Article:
Deon Bell was a restless child, which initially led him to the streets. Since then, he’s been able to harness the life that lies inside him.
Torre Johnson talks about growing up on Milwaukee’s North Side, the importance of building Black ownership and spaces in Milwaukee and what it will take for people to come together around that goal.
Russell “Rusty” Green hauls buckets of tools from in front of a home just north of West Roosevelt Drive, where he’s just finished a concrete stoop. Green’s fingertips, stained with a thin, permanent-looking layer of white dust, match his grizzled beard. “We’re losing our future,” Rusty says, as he leans against his cream-colored pickup truck. “See, the youth are our future, right? And this is how we live forever, this is how our name stays in the book of life forever — through our kids, grandkids and so on, and so forth.
Donald Ealy shuffles across an empty Center Street in Park West. Ealy’s tired eyes and thin mustache adorn his weathered face; a patterned cardigan and brown driving cap lend him an air of aged dignity. “When I went to prison, my eyes wasn’t open,” Ealy says. “I wrote the judge a letter thankin’ him for savin’ my life. I had 30 years. The judge brought me back to court because he said he had never got a letter like this before, and he said the letter was so sincere … he brought me back to court and took 15 years away.”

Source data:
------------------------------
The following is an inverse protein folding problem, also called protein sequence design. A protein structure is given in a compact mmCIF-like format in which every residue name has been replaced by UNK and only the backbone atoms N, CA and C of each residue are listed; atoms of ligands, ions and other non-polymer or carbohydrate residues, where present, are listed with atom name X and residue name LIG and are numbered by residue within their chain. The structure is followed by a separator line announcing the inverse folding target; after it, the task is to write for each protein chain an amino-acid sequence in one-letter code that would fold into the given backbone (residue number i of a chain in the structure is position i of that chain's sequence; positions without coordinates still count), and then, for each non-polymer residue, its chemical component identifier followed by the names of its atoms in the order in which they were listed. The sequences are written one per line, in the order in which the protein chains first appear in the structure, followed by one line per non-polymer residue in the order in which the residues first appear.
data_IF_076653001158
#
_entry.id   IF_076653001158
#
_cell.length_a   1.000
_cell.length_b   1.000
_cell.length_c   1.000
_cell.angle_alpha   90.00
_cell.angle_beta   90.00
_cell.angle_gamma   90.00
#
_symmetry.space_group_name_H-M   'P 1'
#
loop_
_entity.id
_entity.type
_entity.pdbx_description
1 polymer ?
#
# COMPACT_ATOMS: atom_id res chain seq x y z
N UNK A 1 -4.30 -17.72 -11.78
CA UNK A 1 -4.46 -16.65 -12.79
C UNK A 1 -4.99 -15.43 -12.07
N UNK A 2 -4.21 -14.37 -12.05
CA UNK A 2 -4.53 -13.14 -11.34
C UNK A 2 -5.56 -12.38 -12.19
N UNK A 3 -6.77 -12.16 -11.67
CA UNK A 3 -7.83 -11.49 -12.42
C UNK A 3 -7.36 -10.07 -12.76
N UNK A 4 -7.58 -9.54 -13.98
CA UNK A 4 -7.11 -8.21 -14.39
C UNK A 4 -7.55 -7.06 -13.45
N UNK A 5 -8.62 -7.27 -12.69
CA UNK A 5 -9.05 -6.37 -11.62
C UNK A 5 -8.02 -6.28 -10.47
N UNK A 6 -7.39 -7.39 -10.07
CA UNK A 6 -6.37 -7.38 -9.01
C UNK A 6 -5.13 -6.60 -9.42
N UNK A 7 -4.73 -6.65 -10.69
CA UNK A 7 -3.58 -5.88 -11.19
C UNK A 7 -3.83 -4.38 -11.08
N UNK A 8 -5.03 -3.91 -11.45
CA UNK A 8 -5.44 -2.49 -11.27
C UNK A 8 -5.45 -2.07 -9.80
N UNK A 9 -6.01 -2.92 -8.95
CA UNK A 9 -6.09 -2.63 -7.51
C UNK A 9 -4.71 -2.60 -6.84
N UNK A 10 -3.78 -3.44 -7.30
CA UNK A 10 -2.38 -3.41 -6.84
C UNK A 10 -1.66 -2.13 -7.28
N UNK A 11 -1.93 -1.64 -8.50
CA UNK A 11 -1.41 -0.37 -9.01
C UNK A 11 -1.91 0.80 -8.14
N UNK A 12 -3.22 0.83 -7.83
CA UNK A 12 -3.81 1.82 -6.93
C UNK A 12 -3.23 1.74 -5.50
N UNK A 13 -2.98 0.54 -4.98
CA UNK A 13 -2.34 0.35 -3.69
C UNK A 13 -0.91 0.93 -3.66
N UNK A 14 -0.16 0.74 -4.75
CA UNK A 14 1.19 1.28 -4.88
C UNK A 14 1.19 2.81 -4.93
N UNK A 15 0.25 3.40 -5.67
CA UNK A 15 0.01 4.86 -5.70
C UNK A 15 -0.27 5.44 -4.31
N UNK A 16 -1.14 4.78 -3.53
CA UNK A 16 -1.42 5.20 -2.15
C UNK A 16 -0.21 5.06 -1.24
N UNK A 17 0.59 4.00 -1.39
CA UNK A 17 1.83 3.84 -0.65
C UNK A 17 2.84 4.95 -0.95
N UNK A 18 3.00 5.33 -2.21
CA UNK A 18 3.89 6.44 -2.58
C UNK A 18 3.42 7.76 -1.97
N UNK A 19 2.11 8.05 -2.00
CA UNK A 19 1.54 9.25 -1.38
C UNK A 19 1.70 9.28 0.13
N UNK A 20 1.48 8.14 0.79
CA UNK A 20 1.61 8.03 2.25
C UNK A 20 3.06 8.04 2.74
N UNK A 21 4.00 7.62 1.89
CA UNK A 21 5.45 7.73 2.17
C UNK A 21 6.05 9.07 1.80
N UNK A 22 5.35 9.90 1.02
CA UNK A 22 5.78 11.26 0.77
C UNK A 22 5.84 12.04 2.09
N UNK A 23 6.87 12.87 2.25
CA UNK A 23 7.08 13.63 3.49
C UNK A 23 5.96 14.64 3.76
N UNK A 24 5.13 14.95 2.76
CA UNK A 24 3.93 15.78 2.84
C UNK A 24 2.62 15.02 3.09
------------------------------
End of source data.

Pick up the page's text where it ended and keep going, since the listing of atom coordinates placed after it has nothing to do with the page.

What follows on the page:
Devin and Tamio (Tu-miyo) sit on the steps of a home near the corner of 24th and Burleigh, a cigarette in each of the young men’s hands. The two, who have known each other since early childhood, appear unusually comfortable, almost unaware of the other’s presence. “Trust is everything,” Tamio says. “Whatever relationship you have — business, personal … it’s always trust. You don’t trust nobody, shit, ain’t no point in us bein’ around each other.”
Lorne Payne sits on a porch in Sherman Park, surrounded by his children. Payne attempts a smile but it’s more a look of fear that comes through — the pain in his eyes is the only thing that’s clear. “My kids keep me alive,” he says. “I love on my kids, make sure they’re happy. I [can] be sad as hell [as] long as my kids happy.”
Joseph Fornicola stands outside his home, shirtless, smoking a cigarette near the corner of South 9th Place and West Dakota Street on Milwaukee’s south side. Fornicola has a tough look about him, a feeling aided by the many tattoos that adorn his upper body. Then again, he’s spent his whole life on the South Side, most of it around gangs and drugs. “It became a part of my daily life,” says Fornicola of the gang life. “Till I grew up and realized that’s childish. Had to [outgrow] it, but, for a while, you know, growin’ up, you’re impressionable.”